We have silence because noise is annoying and it interupts peopl so that they they cannot consentrate. It also gives people headaches so that they have to take tablets.

Silence is expected in coridors and librarys. I t prevents people corseing riots, copeing and disturbances. Evrybody should learn to be silent at the begining as it is one of the greatest virtues an human being can learn but that few do.

Silence is best for if we speak we often regret what we have said.


(The editor will take no responsibility for any mistakes in the above article).


I have a small island. It is snuggly situated in Crossley Bottoms. The field at the bottom of which it lies, is owned by Farmer Proctor. A small stream runs around the North-East, South, and South-West sides. It is in the form of a small hill, three or four yards high. On the South, East and West sides there is nothing but grass, but on the North side (my favourite) there are wild grasses and flowers. There is always fresh clean rain water in the stream, for its bed is of stones and pebbles. Further down the stream is crossed by several bridges but to get to my island I have to cross by a series of stepping stones.

In spring the grass is wet and soggy, the water in the stream is high and brown. For even though the stream is small it still has enough tributaries to force it to overflow its banks. In this case I have to jump from the first stone to the far bank. In spring the East side of my island is like a small marsh, the trees on the far side of the stream are bare and brown. The small bank of sand and pebbles which usually shows has disappeared beneath the murky waters, some of the smaller pebbles are lapped against tree roots in their Rushing! Pushing! Shoving! hurry to move along the bed.

In the early morning when the dew is still on the grass and the pale sun is showing its face above the grey, watery clouds, then, in my eyes, is my island most beautiful. The sun's pale rays light up the small drops of dew on the grass, and the brown waters shine as they flow merrily on their way.

In summer time my island is much prettier, for the leaves are in bud and some are opening. The sun also seems brighter as it shines on the fresh green blades and the new blooming leaves. When the sun shines on my island the stream is clear, and sparkling, and dancing again. My little pebble beach is there again and the flowers are opening out in the North.

In autumn the island looks even more beautiful than in summer; not when the glowing light of the morning sun shines in the dew, but when the evening comes and the golden-red rays of the setting sun Light upon the russet leaves of the trees and even turn the water into dancing fire-flames, while the grass acquires a new unmatchable colour. With the cry of birds above the musical tinkle of the waters below, who could wish for anything more quiet and peaceful?

Even as the seasons progress, my island grows more beautiful; and so it is with winter. Light untrodden snow lies on the ground, with bright green spikes sticking through; and the striking contrast of the bare brown trees and the active merry laughter of the sparkling stream as it pushes its way through the cool snow. All this beauty is surrounded by laughing children, sledging, sliding, snowball-fighting, but my little island is safe from all these, for they are far too interested in themselves.

As one can gather after reading this description of my paradise, I like winter best. My island looks so magnificent with the sun sparkling on the snow, and the dark boughs of the trees each holding its own share of fleecy snow-flakes. It is in winter that the nip in the air makes my blood tingle and the feel of the cool snow on my face makes my cheeks flush with pleasure. All this makes my spirits soar and when this happens I see even my drabbest things in a new mysterious light.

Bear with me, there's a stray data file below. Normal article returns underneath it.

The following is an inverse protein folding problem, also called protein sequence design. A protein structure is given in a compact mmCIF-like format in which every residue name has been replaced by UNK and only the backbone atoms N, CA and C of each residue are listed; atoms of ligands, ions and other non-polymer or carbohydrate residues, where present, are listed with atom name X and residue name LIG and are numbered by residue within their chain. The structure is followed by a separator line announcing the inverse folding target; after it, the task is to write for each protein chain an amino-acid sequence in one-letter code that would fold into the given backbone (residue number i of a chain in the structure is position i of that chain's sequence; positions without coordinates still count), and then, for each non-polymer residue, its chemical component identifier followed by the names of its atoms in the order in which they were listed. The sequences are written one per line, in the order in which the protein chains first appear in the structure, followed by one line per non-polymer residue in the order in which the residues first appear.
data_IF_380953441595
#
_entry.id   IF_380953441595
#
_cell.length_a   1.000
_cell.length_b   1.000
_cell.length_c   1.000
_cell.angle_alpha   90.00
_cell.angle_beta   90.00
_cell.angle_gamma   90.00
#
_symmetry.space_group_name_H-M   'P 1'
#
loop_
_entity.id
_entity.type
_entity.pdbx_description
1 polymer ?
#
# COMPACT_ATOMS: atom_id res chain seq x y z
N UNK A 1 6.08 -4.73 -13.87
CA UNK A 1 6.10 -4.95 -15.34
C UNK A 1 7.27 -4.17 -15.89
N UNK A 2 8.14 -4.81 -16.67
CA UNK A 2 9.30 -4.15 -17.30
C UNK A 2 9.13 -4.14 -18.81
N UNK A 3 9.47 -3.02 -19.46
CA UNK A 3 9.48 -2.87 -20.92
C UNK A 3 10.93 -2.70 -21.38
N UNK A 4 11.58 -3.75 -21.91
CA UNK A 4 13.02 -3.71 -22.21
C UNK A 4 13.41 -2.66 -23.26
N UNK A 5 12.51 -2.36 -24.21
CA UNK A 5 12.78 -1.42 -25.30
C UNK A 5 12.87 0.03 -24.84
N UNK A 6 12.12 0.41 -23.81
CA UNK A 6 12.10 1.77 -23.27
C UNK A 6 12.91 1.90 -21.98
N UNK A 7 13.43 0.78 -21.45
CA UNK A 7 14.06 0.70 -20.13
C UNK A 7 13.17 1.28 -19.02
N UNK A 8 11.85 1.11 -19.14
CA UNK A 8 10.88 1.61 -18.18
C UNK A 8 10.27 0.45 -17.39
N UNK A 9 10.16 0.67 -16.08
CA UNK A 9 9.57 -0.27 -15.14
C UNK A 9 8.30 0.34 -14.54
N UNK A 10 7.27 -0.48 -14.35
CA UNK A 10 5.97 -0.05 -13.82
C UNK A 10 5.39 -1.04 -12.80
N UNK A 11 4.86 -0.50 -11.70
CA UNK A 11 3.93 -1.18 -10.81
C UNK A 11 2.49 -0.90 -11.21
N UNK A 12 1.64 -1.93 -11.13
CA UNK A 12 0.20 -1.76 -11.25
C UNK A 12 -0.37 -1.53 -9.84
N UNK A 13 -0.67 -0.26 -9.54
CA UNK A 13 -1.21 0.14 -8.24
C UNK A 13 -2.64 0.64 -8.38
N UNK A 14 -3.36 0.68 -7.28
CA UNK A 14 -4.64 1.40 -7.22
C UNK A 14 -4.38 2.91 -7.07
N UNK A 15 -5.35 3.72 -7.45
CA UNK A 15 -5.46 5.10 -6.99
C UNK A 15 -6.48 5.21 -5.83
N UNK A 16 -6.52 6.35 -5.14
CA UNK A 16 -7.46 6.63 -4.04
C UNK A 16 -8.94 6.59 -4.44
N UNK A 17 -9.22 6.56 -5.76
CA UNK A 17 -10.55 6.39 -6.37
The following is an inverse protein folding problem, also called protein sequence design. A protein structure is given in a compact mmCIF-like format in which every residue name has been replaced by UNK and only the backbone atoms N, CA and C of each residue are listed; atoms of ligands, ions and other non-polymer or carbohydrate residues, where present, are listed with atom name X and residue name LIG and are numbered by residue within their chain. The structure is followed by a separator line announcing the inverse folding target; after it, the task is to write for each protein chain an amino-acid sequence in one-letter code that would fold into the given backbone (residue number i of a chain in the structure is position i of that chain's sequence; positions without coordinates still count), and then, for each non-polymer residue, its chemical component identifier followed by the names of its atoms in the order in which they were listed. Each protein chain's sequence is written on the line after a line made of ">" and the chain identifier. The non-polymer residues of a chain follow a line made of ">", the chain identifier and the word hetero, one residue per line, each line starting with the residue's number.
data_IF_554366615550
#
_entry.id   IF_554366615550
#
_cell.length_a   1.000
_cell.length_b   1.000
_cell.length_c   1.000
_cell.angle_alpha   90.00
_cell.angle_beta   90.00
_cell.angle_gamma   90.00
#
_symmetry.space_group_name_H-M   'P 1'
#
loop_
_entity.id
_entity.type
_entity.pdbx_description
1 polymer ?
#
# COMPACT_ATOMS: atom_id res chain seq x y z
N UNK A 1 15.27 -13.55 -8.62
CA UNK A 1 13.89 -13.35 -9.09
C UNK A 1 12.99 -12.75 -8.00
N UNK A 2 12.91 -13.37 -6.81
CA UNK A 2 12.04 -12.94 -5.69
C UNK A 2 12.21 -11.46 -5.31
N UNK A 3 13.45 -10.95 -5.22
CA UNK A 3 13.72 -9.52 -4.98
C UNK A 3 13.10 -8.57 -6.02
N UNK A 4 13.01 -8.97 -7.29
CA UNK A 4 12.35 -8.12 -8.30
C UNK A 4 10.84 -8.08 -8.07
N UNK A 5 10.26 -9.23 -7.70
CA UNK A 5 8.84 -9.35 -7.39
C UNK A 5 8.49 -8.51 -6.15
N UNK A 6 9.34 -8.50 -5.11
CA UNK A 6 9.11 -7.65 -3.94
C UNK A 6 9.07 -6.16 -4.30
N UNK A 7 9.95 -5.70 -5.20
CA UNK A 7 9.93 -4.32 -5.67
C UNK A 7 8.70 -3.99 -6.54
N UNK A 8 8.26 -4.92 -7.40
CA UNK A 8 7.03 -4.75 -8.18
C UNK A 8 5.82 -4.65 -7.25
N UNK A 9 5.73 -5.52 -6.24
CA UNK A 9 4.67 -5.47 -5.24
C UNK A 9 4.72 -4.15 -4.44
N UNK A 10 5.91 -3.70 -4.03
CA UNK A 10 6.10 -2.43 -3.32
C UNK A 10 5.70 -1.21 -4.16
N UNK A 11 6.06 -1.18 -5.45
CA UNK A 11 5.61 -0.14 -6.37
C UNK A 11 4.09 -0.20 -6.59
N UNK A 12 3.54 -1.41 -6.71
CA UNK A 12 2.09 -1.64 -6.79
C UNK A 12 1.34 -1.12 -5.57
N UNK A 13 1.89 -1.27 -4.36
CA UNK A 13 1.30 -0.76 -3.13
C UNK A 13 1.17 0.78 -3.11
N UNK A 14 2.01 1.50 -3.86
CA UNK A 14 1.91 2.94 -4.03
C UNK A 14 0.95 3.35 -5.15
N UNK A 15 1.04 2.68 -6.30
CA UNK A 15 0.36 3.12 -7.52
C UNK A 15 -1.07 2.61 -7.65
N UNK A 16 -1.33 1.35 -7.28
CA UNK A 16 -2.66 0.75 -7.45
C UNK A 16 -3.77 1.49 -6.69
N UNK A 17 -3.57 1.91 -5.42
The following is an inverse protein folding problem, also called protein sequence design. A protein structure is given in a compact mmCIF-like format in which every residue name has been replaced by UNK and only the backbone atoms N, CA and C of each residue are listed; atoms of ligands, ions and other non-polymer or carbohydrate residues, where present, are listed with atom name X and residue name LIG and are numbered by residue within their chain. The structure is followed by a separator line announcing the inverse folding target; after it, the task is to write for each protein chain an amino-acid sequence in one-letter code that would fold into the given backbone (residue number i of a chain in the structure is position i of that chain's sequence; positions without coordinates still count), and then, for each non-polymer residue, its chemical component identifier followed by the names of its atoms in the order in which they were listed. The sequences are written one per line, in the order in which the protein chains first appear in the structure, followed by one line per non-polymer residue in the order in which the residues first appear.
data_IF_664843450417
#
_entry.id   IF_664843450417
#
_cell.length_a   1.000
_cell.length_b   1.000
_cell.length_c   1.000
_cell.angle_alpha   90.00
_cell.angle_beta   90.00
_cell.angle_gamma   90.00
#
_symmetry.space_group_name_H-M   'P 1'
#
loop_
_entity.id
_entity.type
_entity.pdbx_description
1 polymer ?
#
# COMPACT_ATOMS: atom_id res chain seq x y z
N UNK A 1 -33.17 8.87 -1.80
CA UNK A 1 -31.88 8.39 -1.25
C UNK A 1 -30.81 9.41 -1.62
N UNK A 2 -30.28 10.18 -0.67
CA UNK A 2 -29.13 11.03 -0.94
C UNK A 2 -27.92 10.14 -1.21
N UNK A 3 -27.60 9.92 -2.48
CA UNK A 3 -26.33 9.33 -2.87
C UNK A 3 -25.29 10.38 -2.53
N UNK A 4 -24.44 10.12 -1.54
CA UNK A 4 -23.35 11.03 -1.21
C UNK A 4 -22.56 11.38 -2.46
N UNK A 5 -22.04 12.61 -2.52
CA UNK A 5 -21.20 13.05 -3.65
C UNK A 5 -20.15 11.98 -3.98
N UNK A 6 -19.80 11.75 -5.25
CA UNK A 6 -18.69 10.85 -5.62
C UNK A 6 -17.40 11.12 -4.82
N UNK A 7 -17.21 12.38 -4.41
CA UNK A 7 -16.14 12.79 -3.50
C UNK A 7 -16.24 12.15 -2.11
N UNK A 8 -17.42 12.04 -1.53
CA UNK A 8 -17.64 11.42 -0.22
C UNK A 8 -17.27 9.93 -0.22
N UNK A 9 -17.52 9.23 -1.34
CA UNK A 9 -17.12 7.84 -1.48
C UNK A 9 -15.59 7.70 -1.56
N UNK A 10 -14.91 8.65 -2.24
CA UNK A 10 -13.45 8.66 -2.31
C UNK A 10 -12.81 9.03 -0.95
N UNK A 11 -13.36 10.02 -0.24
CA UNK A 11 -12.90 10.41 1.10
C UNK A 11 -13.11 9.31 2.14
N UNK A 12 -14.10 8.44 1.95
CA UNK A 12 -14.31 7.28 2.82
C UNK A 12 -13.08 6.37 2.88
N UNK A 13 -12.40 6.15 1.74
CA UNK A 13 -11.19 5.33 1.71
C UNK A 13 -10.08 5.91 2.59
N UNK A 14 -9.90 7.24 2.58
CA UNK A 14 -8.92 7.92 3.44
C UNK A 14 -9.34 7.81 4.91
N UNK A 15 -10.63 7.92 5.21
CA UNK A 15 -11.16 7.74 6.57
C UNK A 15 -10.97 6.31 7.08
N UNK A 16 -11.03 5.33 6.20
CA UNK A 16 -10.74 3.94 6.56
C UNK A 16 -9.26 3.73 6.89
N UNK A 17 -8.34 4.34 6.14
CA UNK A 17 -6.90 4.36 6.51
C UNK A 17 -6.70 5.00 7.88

The long grey shadows of evening
Steal softly across the sky,
The world is bathed in blackness
For the silent night is nigh.
High in the dark blue heavens
The moon sheds her silver light,
The stars are twinkling and merry
As they gaze down on the night.

Below in the choking blackness
All mortals are deep in slumber ,
The wind moans gently through the trees
Awaking the birds in number.
Behold! it soon shall be glorious dawn
Bringing all sunshine and laughter,
Why dwell on the dangers of the night?
But think of the dawn coming after.

Stealthily creeping, the darkness advances,
In a billowing robe it shrouds the scene,
Not a sound disturbs the stillness
For Night is a conqueror supreme.
The sudden glory of her beauty,
Her glistening jewels set amidst the blue,
Are part of the great world God made,
To Him let us our praise renew.

Little Jane
Fell Out
Big Shout
Hit Ground
Dull Sound
In Bed
Stone Dead.


I was going home from the shop when the storm began. The sky grew dark and a few flakes began to flutter about. More snow fell and the wind sprang up at once. It whipped the flakes of snow around me, making matters seem far worse than they really were.

I reached home and by this time the snow was falling fast and whirling around the houses and trees.

The wind was in a bad mood, too. In rage it took hold of the light snow and bore it to the ground, mercilessly, as if the snow had done it some great wrong in the past and it was taking revenge.

The sky was a dreadful inky colour; great banks of cloud rolled past, giving the impression of an angry, storm-swept sea. Soon, the wind dropped, but still the snow fell in great clouds, still the sky held that dreadful, mysterious appearance. By the little light that there was one could see great drifts of snow against walls and trees as well.

The snow fell thickly and steadily now, forming an ever-deepening blanket and making trees and bushes seem to be wearing white jackets. Then the heavy clouds began to break and lighter ones to take their place. Soon the snow stopped falling and the sky cleared. As I stepped out into the transformed world I thought I had never seen anything as beautiful as the snow-covered, glittering, white world where everything lay still and quiet, with a flake of snow fluttering down occasionally.